A team including researchers at RIKEN’s Discovery Research Institute in Wako and the University of Tokyo has observed a burst of high-energy gamma radiation emerging from a thundercloud over the Sea of Japan (1). The discovery could help to reveal the complex electrical processes that cause lightning.
“Free electrons, originally produced by cosmic rays, can be accelerated by the strong electric fields in thunderclouds,” explains project scientist Harufumi Tsuchiya. “If they reach relativistic energies, they can knock other electrons out of their atoms, causing a ‘runaway electron avalanche’.”
When one of the high-energy electrons is deflected by the nucleus of an atom, it loses energy in the form of gamma rays called Bremsstrahlung—literally ‘braking radiation’. Bursts of these gamma rays have been detected by near-Earth satellites above thunderclouds, and very short bursts are often recorded near the ground. Longer bursts lasting up to a few minutes appear to be very rare events, and physicists are unsure where they come from or what they consist of.
To answer these questions, the researchers built new radiation detectors based on devices on board the Suzaku cosmic x-ray satellite. The detectors were installed on the roof of the Kashiwazaki–Kariwa nuclear power plant in Niigata. On 6 January 2007, during a violent winter thunderstorm, they recorded a large radiation spike lasting over a minute, which could not be attributed to background radiation or electrical noise.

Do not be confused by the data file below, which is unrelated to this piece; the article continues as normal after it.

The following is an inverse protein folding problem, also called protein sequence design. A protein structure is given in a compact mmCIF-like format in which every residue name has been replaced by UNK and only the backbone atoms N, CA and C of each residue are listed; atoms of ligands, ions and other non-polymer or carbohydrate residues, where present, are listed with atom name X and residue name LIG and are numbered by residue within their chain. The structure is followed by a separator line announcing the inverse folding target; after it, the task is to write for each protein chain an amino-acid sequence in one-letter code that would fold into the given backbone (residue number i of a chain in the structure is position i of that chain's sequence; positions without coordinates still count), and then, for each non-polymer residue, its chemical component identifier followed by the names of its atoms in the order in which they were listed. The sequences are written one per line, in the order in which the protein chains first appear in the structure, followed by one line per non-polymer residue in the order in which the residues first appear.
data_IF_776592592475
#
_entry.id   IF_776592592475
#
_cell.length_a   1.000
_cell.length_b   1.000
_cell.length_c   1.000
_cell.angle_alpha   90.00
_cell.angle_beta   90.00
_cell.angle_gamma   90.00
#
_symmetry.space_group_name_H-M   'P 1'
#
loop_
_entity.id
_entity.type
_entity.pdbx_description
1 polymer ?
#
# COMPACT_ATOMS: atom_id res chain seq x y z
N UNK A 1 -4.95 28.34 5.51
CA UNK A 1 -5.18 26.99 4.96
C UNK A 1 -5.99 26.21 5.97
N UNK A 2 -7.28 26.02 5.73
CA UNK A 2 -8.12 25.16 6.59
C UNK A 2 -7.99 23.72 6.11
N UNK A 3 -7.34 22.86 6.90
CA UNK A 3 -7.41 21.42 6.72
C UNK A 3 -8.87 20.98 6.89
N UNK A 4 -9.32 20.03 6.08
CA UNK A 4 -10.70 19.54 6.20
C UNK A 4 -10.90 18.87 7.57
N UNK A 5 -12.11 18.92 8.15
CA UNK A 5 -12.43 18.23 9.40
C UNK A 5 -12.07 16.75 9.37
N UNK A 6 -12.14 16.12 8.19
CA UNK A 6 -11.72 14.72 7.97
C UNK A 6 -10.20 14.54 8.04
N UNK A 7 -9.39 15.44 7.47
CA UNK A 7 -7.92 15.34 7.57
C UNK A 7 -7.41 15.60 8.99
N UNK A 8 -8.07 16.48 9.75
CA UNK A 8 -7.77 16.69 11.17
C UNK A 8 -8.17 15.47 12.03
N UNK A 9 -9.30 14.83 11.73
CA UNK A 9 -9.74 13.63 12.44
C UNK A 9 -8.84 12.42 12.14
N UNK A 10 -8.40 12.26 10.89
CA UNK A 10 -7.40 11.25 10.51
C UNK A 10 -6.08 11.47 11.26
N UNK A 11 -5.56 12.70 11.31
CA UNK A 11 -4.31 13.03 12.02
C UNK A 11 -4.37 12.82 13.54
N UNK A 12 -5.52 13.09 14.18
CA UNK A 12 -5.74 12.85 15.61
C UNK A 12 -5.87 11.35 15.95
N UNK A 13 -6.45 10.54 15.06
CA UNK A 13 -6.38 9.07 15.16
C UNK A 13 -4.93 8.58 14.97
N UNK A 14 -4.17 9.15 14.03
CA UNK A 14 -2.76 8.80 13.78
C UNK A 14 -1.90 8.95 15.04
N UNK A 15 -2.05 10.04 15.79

The spectrum of radiation included high-energy gamma rays that could not have been produced by thermal processes—which would require temperatures of billions of degrees Celsius. Therefore the burst must have been caused by Bremsstrahlung processes.
The burst was recorded approximately 70 seconds before a large flash of lightning, leading the researchers to speculate on whether the two events are related. In theory the runaway electrons could produce a large number of slower electrons, leading to electrical imbalance and lightning. “If thunderclouds frequently generate gamma ray bursts prior to lightning discharges, detailed observations of such rays would allow us to predict when lightning will occur,” claims Tsuchiya.
However, more observations are needed to prove such a link. “We believe the burst behaves like a searchlight beam, illuminating only a limited area on the ground,” says Tsuchiya, “so we were probably fortunate that the beam happened to pass over our detector.” To test this hypothesis, the researchers plan to spread several detectors over a large area, so that they might trace the movement of a gamma ray burst.
1. Tsuchiya, H., Enoto, T., Yamada, T., Yuasa, T., Kawaharada, M., Kitaguchi, T., Kokubun, M., Kato, H., Okano, M., Nakamura, S. & Makishima, K. Detection of high-energy gamma rays from winter thunderclouds. Physical Review Letters 99, 165002 (2007).
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